June 6, 2023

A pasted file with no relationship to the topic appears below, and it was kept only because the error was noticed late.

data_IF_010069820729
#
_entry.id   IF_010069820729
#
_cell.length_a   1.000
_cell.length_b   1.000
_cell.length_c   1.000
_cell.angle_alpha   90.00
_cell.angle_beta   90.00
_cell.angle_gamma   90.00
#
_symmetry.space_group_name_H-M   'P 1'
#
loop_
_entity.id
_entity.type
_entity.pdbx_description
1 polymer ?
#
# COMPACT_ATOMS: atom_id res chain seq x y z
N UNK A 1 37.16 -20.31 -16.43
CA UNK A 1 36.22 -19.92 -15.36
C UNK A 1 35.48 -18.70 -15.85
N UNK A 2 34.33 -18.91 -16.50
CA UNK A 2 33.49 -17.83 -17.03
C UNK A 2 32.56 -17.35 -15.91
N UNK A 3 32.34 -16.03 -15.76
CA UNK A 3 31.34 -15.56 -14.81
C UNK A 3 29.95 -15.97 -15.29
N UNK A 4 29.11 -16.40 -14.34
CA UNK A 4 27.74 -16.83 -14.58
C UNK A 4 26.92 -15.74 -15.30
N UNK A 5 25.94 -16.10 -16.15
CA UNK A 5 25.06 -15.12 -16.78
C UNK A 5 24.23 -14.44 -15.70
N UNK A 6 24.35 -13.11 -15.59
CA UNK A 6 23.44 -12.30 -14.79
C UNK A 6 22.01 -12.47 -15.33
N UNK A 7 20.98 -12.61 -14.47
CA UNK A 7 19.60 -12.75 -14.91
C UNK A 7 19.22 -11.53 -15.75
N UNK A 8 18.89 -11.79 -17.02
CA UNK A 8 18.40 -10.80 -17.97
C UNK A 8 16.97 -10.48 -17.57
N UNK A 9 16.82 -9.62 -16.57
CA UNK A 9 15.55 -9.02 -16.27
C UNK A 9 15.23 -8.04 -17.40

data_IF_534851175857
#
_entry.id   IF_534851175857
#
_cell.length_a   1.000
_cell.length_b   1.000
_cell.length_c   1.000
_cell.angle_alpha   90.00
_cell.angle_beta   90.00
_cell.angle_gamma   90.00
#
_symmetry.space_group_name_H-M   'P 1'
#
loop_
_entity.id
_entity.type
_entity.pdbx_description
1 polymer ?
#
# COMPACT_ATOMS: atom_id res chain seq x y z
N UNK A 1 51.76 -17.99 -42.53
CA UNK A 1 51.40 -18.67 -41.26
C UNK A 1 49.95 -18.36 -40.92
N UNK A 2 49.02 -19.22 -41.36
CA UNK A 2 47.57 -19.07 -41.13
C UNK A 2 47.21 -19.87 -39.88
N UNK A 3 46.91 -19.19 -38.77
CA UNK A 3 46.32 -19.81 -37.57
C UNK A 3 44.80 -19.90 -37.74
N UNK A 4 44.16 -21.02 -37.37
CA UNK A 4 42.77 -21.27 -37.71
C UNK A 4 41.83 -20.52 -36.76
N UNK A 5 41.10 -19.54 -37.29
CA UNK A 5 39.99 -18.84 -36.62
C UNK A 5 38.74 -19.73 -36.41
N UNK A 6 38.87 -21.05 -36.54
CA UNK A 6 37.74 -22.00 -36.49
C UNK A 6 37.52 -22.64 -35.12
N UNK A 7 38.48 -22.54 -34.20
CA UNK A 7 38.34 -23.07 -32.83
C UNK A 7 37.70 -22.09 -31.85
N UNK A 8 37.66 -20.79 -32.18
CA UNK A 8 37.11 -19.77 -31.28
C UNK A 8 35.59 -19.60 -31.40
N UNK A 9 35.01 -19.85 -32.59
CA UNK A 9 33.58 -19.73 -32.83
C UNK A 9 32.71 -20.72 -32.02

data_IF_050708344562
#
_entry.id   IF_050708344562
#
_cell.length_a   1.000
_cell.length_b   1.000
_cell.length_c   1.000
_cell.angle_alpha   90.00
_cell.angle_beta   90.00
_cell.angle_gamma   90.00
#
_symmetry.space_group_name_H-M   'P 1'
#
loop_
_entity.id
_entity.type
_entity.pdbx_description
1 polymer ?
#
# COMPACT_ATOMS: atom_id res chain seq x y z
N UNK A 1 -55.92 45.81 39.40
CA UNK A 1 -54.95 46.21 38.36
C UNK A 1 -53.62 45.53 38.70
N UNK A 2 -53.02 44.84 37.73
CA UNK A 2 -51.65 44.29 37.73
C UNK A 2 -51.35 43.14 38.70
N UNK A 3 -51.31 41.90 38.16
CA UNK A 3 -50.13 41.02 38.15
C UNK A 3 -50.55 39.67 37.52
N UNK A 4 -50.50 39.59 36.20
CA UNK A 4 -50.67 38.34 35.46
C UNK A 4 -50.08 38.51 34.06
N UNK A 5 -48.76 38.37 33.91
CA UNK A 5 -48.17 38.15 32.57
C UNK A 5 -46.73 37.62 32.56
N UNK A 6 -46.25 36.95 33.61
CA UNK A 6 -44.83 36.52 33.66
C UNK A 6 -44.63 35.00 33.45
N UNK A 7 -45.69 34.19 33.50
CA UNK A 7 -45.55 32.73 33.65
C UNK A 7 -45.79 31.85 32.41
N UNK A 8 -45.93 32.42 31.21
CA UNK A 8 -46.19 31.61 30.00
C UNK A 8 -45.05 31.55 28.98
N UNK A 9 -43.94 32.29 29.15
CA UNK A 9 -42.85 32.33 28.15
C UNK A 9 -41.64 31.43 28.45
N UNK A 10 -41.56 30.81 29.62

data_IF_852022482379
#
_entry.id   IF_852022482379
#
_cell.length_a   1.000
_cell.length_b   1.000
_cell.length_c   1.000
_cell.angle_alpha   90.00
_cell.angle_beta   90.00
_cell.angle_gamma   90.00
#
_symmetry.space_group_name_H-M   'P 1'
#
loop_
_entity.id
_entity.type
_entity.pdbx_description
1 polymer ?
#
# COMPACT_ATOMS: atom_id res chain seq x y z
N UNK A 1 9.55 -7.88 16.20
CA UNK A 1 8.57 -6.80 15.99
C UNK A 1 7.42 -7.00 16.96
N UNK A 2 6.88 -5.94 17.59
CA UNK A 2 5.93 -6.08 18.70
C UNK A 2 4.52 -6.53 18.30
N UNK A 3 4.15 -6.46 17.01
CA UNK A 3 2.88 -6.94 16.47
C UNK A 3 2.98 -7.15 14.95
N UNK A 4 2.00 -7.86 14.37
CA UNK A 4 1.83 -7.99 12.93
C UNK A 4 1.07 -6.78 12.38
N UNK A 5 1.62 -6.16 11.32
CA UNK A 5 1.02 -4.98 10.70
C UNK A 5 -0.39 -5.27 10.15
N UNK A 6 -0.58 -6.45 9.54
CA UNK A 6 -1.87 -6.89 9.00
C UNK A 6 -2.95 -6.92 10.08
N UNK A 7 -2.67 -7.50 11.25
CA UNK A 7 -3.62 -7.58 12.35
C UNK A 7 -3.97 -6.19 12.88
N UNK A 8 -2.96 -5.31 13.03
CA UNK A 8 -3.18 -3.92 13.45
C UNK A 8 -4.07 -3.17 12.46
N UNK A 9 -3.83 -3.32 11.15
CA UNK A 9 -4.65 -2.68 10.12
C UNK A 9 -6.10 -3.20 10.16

For more than a century, local governments throughout the United States have used zoning to shape future growth. Through rules that regulate what sorts of housing can be built where, localities may either allow for new development or restrict construction to maintain the status quo. Using a first-of-its-kind database of zoning laws across an entire state, we provide evidence that strict zoning regulations limiting construction to single-family homes are associated with inadequate access to affordable housing and with the segregation of people by income, race, and ethnicity.We leverage the Connecticut Zoning Atlas, a unique dataset of zoning texts tied to geospatial files that allow for georeferenced comparisons between the zoning laws adopted by 180 localities. We overlay the geographies of zoning districts on spatially differentiated demographic and economic indicators at the neighborhood level. Analyzing and comparing this information allows us to provide a comprehensive view of the relationships between zoning laws, property values, and residents' demographic and economic characteristics.Our research focuses on a state with stark disparities in residential land uses: only 2 percent of Connecticut's land is zoned to allow the by-right construction of multifamily buildings with three or more units per parcel, while 91 percent of its land allows only the construction of single-family housing by right. Our analysis reveals that suburbs and towns have the most restrictive zoning rules by several measures, while the largest cities more readily permit multifamily construction. We show that the residents of neighborhoods with mostly single-family zoning, on average, have significantly higher household incomes and are much more likely to be white, much less likely to be Black or Hispanic, more likely to have a bachelor's degree, and much more likely to own their homes than residents of neighborhoods where zoning allows for multifamily building construction. These findings paint a picture of a state where localities' zoning either divides or reinforces the division of residents by income, race, ethnicity, and education levels. We also apply a segregation index to explore the associations between zoning rules and neighborhood- and locality-level segregation. After controlling for other characteristics, we find that higher concentrations of high-income and white residents are associated with lower number-of-unit zoning policies. We also find that higher concentrations of low-income, Black, Hispanic, and other residents of color are associated with zoning allowing the construction of two or more housing units per parcel and higher shares of renter-occupied housing.Together, these findings bring new insight into the relationship between zoning policy and residents' geographic distribution. Our results clearly point to the links between zoning laws, rental housing availability, and inequitable distributions of populations within and across jurisdictions. Policymakers considering how to improve access to opportunity while reducing income or racial segregation should evaluate the potential for altering local zoning codes to allow greater diversity of housing construction and tenure types in more places.